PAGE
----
EERE Network News
November 09, 2005
News and Events
An Executive Order issued in 1999 has spurred a nearly 14-fold increase in the U.S. federal government's use of renewable energy for its electricity needs. Renewable energy now supplies more than 2.5 percent of the government's electricity, and that will increase to 7.5 percent by 2013.
Global investment in renewable energy has more than quadrupled since 1995, according to a new report. Clean energy stock prices are also up, according to the keeper of one stock index, while another report found no significant barriers to international trade in renewable technologies.
U.S. wind power capacity is on target to grow by 35 percent in 2005, according to the American Wind Energy Association. More than 2,500 megawatts of wind power have been or will be built in 25 states, and new large wind projects in Washington and Oregon suggest continuing growth.
Solar thermal electric power appears to be coming into its own, as efforts are underway to build a 64-megawatt system of solar troughs in Nevada and a 500-megawatt array of solar dishes in California. A California commission has approved the power purchase contract for the latter project.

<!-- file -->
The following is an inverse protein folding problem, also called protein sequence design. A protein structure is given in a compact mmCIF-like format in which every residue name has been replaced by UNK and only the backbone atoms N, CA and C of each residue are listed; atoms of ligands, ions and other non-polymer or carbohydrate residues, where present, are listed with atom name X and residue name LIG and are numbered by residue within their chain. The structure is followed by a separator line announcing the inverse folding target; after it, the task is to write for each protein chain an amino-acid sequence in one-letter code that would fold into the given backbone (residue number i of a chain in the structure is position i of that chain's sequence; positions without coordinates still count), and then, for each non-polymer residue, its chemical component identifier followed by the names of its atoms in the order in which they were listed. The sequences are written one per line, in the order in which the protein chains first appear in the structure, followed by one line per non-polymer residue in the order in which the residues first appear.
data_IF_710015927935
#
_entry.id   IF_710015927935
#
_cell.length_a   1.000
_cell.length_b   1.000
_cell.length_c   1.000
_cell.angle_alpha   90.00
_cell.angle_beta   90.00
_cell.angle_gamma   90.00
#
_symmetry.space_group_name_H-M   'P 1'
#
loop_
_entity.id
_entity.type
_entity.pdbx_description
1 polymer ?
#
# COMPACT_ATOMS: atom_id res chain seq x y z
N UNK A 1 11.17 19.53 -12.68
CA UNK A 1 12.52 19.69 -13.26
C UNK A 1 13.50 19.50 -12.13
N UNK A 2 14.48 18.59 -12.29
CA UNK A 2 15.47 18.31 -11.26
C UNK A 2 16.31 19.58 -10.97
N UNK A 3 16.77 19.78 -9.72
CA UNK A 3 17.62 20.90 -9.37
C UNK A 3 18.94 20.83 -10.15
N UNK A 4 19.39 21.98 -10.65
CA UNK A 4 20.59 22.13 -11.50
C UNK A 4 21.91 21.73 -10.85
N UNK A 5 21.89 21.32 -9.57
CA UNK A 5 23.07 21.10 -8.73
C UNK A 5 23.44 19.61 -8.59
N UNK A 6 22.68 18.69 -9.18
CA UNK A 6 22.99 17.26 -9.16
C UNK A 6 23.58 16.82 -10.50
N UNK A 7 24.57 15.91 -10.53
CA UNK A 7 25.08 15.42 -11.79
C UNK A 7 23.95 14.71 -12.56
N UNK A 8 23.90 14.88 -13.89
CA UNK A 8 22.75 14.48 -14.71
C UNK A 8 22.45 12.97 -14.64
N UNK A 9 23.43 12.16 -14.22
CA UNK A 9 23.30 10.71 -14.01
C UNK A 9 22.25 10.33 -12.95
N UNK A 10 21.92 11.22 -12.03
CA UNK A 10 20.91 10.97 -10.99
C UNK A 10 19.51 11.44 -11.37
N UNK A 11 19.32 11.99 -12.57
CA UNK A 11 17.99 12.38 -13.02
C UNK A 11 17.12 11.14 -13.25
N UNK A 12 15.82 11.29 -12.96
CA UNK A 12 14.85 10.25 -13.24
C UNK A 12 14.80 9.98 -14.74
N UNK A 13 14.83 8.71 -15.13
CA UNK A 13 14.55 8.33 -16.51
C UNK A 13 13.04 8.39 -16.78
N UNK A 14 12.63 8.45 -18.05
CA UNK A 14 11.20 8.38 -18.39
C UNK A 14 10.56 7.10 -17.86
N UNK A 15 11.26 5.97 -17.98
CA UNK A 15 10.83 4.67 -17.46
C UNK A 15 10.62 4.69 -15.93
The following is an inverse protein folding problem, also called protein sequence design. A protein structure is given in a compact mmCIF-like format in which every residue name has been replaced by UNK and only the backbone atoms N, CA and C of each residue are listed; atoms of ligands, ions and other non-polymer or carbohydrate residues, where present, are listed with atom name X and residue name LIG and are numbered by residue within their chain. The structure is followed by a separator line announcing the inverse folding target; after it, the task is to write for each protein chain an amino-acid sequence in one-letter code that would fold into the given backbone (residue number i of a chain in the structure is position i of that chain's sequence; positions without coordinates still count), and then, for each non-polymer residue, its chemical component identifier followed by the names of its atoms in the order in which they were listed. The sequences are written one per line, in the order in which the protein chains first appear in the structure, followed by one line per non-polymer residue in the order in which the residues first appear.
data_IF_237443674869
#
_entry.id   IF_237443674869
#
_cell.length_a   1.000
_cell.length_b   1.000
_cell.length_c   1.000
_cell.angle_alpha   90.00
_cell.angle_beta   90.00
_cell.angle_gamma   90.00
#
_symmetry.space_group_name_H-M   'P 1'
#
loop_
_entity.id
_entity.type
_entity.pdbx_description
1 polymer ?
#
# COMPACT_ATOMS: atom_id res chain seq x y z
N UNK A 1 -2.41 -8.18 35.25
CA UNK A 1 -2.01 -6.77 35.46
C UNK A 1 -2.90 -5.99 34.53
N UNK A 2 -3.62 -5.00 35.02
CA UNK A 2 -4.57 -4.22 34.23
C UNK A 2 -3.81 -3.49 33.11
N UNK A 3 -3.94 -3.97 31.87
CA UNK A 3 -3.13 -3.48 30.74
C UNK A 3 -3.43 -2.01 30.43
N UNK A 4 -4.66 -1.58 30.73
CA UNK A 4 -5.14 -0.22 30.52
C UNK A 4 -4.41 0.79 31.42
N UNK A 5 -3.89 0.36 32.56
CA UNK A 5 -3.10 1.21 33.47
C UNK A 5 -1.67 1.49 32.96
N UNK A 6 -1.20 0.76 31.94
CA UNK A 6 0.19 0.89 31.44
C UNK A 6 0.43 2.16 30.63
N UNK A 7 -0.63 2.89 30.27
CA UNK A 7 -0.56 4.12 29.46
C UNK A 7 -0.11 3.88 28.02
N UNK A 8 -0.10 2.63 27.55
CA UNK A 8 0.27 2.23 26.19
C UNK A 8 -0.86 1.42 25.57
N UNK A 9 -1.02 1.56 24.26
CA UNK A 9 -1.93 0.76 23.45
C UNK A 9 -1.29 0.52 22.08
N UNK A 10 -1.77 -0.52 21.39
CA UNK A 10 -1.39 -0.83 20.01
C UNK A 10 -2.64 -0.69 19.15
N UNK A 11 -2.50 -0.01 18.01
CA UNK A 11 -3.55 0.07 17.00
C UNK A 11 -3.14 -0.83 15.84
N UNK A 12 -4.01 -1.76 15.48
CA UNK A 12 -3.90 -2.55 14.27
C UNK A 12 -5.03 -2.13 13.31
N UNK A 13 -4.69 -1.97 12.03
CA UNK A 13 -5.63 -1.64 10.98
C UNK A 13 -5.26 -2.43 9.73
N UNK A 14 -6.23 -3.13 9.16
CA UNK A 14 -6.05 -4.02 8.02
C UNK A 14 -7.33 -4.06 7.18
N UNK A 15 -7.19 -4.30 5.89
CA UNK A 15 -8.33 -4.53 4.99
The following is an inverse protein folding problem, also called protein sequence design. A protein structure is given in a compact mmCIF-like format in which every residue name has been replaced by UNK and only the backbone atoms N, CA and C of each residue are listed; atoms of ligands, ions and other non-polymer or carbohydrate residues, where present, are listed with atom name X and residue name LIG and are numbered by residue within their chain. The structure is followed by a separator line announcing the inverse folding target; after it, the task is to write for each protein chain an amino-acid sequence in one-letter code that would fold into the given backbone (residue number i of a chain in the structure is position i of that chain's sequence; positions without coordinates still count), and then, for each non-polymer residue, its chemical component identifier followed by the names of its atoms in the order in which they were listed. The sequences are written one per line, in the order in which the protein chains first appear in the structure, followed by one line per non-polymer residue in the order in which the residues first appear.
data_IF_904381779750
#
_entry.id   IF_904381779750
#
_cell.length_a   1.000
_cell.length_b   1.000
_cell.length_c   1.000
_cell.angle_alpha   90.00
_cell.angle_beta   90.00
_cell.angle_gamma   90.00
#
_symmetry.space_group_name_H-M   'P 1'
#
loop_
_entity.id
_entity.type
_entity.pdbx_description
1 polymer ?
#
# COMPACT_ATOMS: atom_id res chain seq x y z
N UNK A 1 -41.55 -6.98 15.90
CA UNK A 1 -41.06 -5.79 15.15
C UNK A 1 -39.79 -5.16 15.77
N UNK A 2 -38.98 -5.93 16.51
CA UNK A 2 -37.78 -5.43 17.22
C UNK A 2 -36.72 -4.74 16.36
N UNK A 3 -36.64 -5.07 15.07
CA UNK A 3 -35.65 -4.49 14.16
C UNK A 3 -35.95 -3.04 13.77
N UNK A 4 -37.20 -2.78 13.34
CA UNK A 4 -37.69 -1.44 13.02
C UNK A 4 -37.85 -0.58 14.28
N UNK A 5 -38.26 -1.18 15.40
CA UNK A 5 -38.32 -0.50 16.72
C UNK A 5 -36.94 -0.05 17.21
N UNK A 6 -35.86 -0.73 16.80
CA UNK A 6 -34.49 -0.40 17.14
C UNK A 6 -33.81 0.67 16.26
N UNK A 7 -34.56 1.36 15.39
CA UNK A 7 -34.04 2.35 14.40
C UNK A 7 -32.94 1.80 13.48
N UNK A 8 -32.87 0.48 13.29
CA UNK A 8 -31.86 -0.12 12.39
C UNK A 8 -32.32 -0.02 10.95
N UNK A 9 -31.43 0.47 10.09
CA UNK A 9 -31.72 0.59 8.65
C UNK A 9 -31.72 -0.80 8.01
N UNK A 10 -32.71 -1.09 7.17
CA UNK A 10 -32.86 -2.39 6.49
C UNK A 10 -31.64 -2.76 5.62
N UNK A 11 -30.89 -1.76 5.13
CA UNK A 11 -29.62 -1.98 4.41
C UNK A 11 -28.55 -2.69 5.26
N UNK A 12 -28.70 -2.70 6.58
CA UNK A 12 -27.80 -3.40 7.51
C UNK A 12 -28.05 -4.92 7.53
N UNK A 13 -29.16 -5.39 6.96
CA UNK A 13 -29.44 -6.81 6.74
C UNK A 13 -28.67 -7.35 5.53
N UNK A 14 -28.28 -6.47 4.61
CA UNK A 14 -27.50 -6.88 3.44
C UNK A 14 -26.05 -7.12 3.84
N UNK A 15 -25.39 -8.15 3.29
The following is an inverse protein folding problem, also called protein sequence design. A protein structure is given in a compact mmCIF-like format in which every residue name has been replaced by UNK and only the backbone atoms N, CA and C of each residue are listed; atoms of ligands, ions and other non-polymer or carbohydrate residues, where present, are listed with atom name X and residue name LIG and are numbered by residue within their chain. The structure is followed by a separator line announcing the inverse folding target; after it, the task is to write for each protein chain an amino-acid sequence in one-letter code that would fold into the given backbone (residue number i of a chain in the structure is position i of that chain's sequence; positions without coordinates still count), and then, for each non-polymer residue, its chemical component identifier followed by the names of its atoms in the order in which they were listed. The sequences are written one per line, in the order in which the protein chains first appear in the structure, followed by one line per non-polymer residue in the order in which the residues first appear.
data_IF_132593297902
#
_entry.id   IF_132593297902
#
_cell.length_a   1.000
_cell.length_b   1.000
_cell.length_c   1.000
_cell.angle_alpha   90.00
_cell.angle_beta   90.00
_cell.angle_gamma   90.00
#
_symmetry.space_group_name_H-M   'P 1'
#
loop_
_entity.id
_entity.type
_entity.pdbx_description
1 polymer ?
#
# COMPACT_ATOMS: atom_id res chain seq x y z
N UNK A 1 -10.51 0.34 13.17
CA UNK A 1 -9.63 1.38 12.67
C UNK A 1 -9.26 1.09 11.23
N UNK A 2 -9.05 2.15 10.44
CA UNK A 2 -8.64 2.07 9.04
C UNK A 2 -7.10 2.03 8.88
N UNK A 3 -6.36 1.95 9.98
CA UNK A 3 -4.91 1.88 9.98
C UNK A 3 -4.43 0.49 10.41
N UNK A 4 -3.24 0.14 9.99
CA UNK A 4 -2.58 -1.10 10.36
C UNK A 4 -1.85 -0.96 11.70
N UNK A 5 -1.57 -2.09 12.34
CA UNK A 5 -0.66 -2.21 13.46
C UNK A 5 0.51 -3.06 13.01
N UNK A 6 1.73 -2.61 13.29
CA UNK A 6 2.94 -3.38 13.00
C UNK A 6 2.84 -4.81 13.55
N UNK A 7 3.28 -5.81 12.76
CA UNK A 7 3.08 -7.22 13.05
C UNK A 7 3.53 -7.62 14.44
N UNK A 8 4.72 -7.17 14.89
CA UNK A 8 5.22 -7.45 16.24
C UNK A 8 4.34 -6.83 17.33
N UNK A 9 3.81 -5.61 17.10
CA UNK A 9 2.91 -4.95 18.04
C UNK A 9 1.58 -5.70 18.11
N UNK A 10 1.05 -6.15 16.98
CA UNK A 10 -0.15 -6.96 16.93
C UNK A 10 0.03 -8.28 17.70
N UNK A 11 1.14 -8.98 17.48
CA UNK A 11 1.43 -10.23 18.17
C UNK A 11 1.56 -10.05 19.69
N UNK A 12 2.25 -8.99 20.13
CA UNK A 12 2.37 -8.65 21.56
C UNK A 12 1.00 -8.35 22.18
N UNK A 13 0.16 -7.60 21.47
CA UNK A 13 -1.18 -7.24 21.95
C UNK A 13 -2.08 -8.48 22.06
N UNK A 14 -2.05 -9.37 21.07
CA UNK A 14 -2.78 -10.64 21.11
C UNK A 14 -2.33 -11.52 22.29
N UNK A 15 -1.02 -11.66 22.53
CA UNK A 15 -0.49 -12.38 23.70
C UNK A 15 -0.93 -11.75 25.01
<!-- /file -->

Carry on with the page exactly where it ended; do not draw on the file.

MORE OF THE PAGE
A solar cell research project led by the University of Delaware could garner as much as $54 million in funds over the next four years. The news came as researchers across the United States are announcing new solar cell achievements, many of which are based on nanotechnology.
As the ethanol fuel industry grows rapidly, VeraSun Energy Corporation, the nation's second largest ethanol producer, aims to convert more midwestern fuel pumps to ethanol-rich E85 blends. Ford will help by selling four new flexible fuel vehicles and by launching a consumer awareness compaign.
Driving Ethanol is a new site where consumer can learn about ethanol. If the site doesn't have the information you need, it allows you to query an expert for the answer.
DOE's Energy Information Administration (EIA) now expects the recovery of oil and natural gas production in the Gulf of Mexico to extend well into next year. Although supplies of gasoline and natural gas will be tight, the latest EIA projections are slightly rosier in terms of winter heating costs.